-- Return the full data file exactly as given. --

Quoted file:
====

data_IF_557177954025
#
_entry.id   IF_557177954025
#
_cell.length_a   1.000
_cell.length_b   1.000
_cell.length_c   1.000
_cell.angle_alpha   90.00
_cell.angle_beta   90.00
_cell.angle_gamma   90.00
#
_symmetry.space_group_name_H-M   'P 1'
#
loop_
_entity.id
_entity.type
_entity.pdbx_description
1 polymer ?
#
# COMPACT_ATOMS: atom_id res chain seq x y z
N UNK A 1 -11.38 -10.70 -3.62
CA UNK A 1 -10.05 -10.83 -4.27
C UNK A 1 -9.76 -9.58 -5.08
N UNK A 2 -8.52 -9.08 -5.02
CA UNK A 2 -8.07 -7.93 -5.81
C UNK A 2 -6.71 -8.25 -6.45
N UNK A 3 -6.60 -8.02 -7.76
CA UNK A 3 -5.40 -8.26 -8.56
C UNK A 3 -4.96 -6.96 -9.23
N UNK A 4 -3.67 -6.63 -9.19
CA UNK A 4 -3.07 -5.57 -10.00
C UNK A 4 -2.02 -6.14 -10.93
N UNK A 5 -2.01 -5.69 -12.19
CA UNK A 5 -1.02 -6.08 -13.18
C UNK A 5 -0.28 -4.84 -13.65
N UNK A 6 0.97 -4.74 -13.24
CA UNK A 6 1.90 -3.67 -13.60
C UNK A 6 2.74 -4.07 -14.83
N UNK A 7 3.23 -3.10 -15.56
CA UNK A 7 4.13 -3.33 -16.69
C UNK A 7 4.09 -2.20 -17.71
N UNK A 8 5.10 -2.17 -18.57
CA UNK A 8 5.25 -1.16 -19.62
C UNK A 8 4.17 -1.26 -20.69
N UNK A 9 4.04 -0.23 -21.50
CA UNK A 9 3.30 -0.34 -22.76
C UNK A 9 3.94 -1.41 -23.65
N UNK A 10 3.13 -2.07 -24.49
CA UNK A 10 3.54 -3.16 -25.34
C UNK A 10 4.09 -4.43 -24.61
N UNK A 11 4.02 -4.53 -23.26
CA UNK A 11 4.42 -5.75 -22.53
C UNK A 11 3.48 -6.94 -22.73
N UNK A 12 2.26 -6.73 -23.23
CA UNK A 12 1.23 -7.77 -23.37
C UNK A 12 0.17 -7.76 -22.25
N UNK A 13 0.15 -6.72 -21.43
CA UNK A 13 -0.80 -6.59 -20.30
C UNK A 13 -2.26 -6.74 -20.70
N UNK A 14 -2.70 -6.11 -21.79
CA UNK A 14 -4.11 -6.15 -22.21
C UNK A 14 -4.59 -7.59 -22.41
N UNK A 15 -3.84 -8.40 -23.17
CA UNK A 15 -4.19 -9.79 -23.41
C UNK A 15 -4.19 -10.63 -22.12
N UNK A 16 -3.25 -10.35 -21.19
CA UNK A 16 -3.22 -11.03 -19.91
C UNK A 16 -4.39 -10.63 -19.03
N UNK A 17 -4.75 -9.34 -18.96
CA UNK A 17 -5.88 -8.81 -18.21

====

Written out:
data_IF_557177954025
#
_entry.id   IF_557177954025
#
_cell.length_a   1.000
_cell.length_b   1.000
_cell.length_c   1.000
_cell.angle_alpha   90.00
_cell.angle_beta   90.00
_cell.angle_gamma   90.00
#
_symmetry.space_group_name_H-M   'P 1'
#
loop_
_entity.id
_entity.type
_entity.pdbx_description
1 polymer ?
#
# COMPACT_ATOMS: atom_id res chain seq x y z
N UNK A 1 -11.38 -10.70 -3.62
CA UNK A 1 -10.05 -10.83 -4.27
C UNK A 1 -9.76 -9.58 -5.08
N UNK A 2 -8.52 -9.08 -5.02
CA UNK A 2 -8.07 -7.93 -5.81
C UNK A 2 -6.71 -8.25 -6.45
N UNK A 3 -6.60 -8.02 -7.76
CA UNK A 3 -5.40 -8.26 -8.56
C UNK A 3 -4.96 -6.96 -9.23
N UNK A 4 -3.67 -6.63 -9.19
CA UNK A 4 -3.07 -5.57 -10.00
C UNK A 4 -2.02 -6.14 -10.93
N UNK A 5 -2.01 -5.69 -12.19
CA UNK A 5 -1.02 -6.08 -13.18
C UNK A 5 -0.28 -4.84 -13.65
N UNK A 6 0.97 -4.74 -13.24
CA UNK A 6 1.90 -3.67 -13.60
C UNK A 6 2.74 -4.07 -14.83
N UNK A 7 3.23 -3.10 -15.56
CA UNK A 7 4.13 -3.33 -16.69
C UNK A 7 4.09 -2.20 -17.71
N UNK A 8 5.10 -2.17 -18.57
CA UNK A 8 5.25 -1.16 -19.62
C UNK A 8 4.17 -1.26 -20.69
N UNK A 9 4.04 -0.23 -21.50
CA UNK A 9 3.30 -0.34 -22.76
C UNK A 9 3.94 -1.41 -23.65
N UNK A 10 3.13 -2.07 -24.49
CA UNK A 10 3.54 -3.16 -25.34
C UNK A 10 4.09 -4.43 -24.61
N UNK A 11 4.02 -4.53 -23.26
CA UNK A 11 4.42 -5.75 -22.53
C UNK A 11 3.48 -6.94 -22.73
N UNK A 12 2.26 -6.73 -23.23
CA UNK A 12 1.23 -7.77 -23.37
C UNK A 12 0.17 -7.76 -22.25
N UNK A 13 0.15 -6.72 -21.43
CA UNK A 13 -0.80 -6.59 -20.30
C UNK A 13 -2.26 -6.74 -20.70
N UNK A 14 -2.70 -6.11 -21.79
CA UNK A 14 -4.11 -6.15 -22.21
C UNK A 14 -4.59 -7.59 -22.41
N UNK A 15 -3.84 -8.40 -23.17
CA UNK A 15 -4.19 -9.79 -23.41
C UNK A 15 -4.19 -10.63 -22.12
N UNK A 16 -3.25 -10.35 -21.19
CA UNK A 16 -3.22 -11.03 -19.91
C UNK A 16 -4.39 -10.63 -19.03
N UNK A 17 -4.75 -9.34 -18.96
CA UNK A 17 -5.88 -8.81 -18.21